What are hot flashes?

Many different symptoms can accompany the menopause transition, but hot flashes and night sweats (also called vasomotor symptoms) are often the most well-known. A hot flash isn’t just a feeling of heat, it’s a wave that envelops the body (typically around the neck and upper chest) and makes it warm to the touch. Night sweats are essentially hot flashes that happen while you’re sleeping.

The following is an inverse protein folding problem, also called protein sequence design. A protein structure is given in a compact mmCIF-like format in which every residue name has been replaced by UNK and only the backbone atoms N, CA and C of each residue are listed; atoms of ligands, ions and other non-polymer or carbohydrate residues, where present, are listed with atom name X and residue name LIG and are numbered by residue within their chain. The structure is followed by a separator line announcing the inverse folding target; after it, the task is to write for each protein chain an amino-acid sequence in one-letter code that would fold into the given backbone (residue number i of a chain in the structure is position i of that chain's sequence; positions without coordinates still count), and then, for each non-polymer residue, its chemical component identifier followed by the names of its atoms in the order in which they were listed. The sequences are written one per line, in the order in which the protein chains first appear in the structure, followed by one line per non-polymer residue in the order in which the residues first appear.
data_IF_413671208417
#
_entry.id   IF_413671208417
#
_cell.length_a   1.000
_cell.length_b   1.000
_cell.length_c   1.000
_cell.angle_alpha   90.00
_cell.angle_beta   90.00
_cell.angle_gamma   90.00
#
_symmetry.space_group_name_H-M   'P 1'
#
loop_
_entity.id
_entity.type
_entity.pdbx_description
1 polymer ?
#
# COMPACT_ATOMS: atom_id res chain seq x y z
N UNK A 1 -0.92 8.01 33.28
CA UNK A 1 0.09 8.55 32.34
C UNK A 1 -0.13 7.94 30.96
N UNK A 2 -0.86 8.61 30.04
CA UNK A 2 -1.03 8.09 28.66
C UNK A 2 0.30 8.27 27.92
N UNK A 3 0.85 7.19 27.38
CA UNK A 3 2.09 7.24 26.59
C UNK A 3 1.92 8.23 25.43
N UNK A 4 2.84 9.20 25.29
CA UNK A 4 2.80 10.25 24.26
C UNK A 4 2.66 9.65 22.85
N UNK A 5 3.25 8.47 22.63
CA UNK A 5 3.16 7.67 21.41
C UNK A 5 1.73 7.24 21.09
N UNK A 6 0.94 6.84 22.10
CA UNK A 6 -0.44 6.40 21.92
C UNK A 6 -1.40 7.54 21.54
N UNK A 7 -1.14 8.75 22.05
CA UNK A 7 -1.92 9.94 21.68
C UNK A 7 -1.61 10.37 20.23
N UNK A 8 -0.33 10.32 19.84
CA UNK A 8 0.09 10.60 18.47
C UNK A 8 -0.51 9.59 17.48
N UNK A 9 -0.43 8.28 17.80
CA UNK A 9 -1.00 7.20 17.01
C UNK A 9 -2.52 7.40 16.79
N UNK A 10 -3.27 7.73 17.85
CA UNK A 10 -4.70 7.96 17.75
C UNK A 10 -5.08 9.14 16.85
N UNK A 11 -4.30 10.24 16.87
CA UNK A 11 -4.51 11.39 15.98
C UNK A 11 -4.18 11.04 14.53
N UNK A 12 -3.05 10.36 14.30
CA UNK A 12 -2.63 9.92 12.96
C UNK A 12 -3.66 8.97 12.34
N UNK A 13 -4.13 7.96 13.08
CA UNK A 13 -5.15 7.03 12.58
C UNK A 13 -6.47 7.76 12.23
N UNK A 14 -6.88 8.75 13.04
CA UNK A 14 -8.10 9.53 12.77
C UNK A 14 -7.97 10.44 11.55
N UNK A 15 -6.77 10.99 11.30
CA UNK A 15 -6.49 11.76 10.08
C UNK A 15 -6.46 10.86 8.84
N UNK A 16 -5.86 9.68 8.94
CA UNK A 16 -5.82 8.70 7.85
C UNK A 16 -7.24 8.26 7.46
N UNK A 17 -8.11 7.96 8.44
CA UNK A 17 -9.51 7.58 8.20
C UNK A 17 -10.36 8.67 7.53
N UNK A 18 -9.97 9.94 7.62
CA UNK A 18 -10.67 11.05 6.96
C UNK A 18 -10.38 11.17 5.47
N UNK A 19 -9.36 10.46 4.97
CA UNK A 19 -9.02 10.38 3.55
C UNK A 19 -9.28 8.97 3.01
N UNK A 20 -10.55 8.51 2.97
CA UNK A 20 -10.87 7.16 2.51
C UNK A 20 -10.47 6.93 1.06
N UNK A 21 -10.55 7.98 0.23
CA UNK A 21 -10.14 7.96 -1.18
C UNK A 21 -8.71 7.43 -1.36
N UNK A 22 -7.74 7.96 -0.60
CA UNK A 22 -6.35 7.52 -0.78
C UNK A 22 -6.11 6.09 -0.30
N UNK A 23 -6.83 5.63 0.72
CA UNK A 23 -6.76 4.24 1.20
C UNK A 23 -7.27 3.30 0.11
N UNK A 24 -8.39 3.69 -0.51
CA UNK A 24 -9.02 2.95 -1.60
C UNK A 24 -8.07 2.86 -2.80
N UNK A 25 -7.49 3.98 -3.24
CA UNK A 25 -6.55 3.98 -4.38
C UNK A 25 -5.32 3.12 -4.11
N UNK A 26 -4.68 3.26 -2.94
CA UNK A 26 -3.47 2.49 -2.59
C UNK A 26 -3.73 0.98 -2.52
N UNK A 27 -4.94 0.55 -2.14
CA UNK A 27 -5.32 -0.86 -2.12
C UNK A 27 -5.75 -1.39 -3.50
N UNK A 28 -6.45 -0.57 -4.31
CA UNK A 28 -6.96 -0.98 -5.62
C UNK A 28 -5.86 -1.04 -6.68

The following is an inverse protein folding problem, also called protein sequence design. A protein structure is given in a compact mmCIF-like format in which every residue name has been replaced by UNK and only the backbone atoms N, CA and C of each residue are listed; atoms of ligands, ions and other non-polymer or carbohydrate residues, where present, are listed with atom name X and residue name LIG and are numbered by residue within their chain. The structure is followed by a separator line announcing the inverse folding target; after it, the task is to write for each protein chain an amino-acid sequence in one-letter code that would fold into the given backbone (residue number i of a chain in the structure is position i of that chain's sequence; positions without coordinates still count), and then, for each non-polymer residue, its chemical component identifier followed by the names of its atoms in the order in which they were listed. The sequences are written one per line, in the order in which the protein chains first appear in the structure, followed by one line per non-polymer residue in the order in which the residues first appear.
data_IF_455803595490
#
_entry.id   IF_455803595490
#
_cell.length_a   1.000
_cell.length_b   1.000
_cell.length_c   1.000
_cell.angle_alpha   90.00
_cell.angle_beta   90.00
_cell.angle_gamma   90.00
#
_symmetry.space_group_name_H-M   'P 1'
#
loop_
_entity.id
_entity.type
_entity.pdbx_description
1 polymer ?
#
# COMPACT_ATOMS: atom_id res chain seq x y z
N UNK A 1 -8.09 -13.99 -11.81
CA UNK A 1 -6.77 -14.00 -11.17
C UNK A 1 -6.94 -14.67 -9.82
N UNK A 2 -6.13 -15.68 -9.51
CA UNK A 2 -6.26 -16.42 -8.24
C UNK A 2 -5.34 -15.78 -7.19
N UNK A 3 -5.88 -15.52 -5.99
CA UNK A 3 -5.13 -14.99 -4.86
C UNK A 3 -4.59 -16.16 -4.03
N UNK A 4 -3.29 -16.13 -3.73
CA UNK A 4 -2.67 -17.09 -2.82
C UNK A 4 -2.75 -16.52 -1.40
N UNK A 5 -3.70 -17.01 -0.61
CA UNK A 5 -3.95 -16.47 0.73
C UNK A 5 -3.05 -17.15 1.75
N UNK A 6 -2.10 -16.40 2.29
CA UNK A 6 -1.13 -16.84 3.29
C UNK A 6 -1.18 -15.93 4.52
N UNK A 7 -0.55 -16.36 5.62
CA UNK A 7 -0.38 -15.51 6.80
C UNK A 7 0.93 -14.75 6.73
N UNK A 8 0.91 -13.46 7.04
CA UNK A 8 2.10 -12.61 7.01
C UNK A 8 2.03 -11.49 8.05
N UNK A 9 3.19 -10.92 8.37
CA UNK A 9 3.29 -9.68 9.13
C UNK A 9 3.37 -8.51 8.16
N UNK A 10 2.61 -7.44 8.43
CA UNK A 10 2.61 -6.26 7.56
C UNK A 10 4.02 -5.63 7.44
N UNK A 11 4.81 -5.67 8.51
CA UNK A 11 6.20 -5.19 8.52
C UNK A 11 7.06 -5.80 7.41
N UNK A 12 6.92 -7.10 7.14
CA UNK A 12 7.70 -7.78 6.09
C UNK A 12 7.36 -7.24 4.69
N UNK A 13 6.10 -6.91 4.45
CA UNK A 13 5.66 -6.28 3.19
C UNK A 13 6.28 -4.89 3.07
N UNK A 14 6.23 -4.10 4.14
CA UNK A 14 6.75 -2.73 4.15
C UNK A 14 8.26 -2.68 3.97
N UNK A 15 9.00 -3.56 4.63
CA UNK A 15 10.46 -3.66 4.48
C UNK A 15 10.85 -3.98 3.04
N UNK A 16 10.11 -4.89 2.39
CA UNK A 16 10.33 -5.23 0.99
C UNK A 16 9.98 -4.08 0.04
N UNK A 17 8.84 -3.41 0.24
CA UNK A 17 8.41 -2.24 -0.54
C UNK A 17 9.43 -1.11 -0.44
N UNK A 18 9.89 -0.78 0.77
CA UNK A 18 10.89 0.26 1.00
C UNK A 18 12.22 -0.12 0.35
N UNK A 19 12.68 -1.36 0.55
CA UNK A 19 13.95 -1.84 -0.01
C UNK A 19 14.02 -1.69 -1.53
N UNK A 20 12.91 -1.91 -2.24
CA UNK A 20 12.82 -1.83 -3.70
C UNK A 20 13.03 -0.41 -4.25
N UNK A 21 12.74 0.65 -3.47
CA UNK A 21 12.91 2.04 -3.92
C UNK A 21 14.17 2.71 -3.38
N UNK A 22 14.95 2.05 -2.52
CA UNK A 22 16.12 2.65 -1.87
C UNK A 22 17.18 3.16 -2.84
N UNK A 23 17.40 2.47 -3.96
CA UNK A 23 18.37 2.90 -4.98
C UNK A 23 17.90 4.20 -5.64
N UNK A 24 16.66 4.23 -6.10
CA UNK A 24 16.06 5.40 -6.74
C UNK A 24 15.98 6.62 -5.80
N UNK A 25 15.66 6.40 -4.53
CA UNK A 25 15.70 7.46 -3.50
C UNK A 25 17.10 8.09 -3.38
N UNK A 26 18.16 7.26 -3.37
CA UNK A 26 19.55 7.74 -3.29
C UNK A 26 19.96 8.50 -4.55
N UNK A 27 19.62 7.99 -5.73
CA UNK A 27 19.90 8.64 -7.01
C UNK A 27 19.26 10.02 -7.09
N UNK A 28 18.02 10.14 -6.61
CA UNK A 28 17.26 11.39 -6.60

The mechanisms behind hot flash and night sweat symptoms aren’t fully understood, but we know estrogen plays a role in temperature regulation. This means that a significant drop in estrogen levels can lead to your brain thinking you’re too hot (when you’re not) and it needs to rapidly cool you down. Everyone may experience hot flashes slightly differently, but they can happen anywhere and can often be distressing and unpleasant.